December 3, 2008
La Jolla, CA — Long thought of as mere bystanders, astrocytes are crucial for the survival and well-being of motor neurons, which control voluntary muscle movements. In fact, defective astrocytes can lay waste to motor neurons and are the main suspects in the muscle-wasting disease amyotrophic lateral sclerosis (ALS).
To get to the root of this complicated relationship, researchers from the Salk Institute for Biological Studies for the very first time established a human embryonic stem cell (hESC)-based system for modeling ALS. Their study confirmed that dysfunctional human astrocytes turn against their charges and kill off healthy motor neurons. But more importantly, treating the cultured cells with apocynin, a powerful anti-oxidant, staved off motor neuron death caused by malfunctioning astrocytes.
Their findings, which appear in the Dec. 4 issue of the journal Cell Stem Cell, provide new insight into the toxic pathways that contribute to the demise of motor neurons in ALS and open up new possibilities for drug-screening experiments using human ALS in vitro models, as well as clinical interventions using astrocyte-based cell therapies.
“A variety of drugs that had demonstrated significant efficacy in mouse models didn’t keep their promise in both preclinical and clinical trials,” says Fred H. Gage, Ph.D., a professor in the Laboratory for Genetics, who led the study. In fact, just one drug—riluzole—has been approved by the FDA to treat ALS, and it only slows the course of the disease by two months.
Top: When motor neurons (shown in red) are grown in the presence of defective astrocytes their numbers plummet. Bottom: Treating the cultures with apocynin, a powerful anti-oxidant, dramatically increases the survival of motor neurons. All cells’ nuclei are labeled blue and neurons are shown in green. Right panel: Only motor neurons are shown.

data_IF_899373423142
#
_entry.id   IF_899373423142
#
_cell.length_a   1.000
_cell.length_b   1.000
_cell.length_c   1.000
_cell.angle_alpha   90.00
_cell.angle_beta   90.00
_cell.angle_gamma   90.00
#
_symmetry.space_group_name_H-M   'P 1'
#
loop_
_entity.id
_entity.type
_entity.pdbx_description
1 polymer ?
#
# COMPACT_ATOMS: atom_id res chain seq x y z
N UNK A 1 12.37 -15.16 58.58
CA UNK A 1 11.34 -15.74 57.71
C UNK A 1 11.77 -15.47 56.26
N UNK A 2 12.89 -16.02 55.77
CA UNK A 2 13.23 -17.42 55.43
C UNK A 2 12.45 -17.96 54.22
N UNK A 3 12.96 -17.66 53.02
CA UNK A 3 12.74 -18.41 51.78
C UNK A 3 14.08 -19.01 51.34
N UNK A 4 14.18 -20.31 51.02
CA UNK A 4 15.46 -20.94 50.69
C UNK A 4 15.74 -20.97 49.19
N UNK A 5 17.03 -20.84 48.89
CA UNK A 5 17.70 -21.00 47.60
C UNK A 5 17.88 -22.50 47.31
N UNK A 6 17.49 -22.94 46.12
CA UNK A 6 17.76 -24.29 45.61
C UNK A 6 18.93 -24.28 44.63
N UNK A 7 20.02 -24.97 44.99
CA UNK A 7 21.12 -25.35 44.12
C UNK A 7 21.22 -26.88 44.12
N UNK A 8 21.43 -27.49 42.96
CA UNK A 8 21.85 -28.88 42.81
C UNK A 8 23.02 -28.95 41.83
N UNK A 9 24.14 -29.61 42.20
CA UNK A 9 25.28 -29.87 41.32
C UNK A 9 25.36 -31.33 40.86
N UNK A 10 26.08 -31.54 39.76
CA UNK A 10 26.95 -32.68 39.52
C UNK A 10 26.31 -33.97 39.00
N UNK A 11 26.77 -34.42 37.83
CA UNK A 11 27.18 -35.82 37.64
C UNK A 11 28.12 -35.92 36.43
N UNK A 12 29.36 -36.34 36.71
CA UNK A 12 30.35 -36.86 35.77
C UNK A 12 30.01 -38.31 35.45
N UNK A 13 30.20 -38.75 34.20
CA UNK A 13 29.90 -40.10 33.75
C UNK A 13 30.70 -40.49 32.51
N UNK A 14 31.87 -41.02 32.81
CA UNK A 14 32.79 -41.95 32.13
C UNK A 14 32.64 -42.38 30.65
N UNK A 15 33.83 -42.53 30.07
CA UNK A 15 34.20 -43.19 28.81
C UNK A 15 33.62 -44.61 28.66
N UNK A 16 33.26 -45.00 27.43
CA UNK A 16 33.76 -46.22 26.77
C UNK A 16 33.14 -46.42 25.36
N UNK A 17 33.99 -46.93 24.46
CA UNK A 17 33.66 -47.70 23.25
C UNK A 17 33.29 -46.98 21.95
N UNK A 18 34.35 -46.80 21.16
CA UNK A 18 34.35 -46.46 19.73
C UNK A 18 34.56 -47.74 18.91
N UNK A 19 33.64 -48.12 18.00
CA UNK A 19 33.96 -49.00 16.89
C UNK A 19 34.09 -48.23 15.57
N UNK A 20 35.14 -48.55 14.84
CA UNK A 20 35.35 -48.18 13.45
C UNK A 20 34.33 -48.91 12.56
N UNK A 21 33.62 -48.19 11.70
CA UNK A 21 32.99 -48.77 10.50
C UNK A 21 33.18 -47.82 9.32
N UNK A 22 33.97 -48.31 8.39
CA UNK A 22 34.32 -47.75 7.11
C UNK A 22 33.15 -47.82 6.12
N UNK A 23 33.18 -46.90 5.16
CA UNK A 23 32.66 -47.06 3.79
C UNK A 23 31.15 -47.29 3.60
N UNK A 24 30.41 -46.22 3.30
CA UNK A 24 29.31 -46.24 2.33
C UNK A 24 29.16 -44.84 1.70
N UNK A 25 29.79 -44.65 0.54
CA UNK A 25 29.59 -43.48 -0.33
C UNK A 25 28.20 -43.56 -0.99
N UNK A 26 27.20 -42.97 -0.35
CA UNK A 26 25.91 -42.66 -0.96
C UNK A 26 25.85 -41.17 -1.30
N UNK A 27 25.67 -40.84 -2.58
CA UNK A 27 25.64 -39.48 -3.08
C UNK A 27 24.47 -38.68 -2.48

Image: Courtesy of Dr. M. Carol Marchetto, Salk Institute for Biological Studies.
“There is an urgent need for new ALS models that have the potential to translate into clinical trials and that could, at a minimum, be used in conjunction with the murine models to verify drugs and drug targets,” says Gage.
ALS, also known as Lou Gehrig’s disease, was named after the legendary New York Yankee slugger who lent his name to the mysterious illness over 60 years ago. Usually fatal, the neurodegenerative disease attacks motor neurons controlling voluntary movement, leading to progressive paralysis and muscle atrophy.
Although ALS was first classified as a disease over 140 years ago, there are still few clues as to its cause. An important step toward understanding the disease came when scientists discovered that ALS can be induced by inherited mutations in the gene encoding the SOD1 enzyme, short for superoxide dismutase 1. This enzyme protects the body from damage caused by free radicals, highly reactive molecules produced by cells during normal metabolism.
Spinal motor neurons express high levels of SOD1, which many originally thought might explain their selective vulnerability. But soon, mouse experiments revealed that motor neuron degeneration is not necessarily associated with the expression of defective SOD1 in the motor neurons per se but rather with its expression in a critical number of neighboring support cells.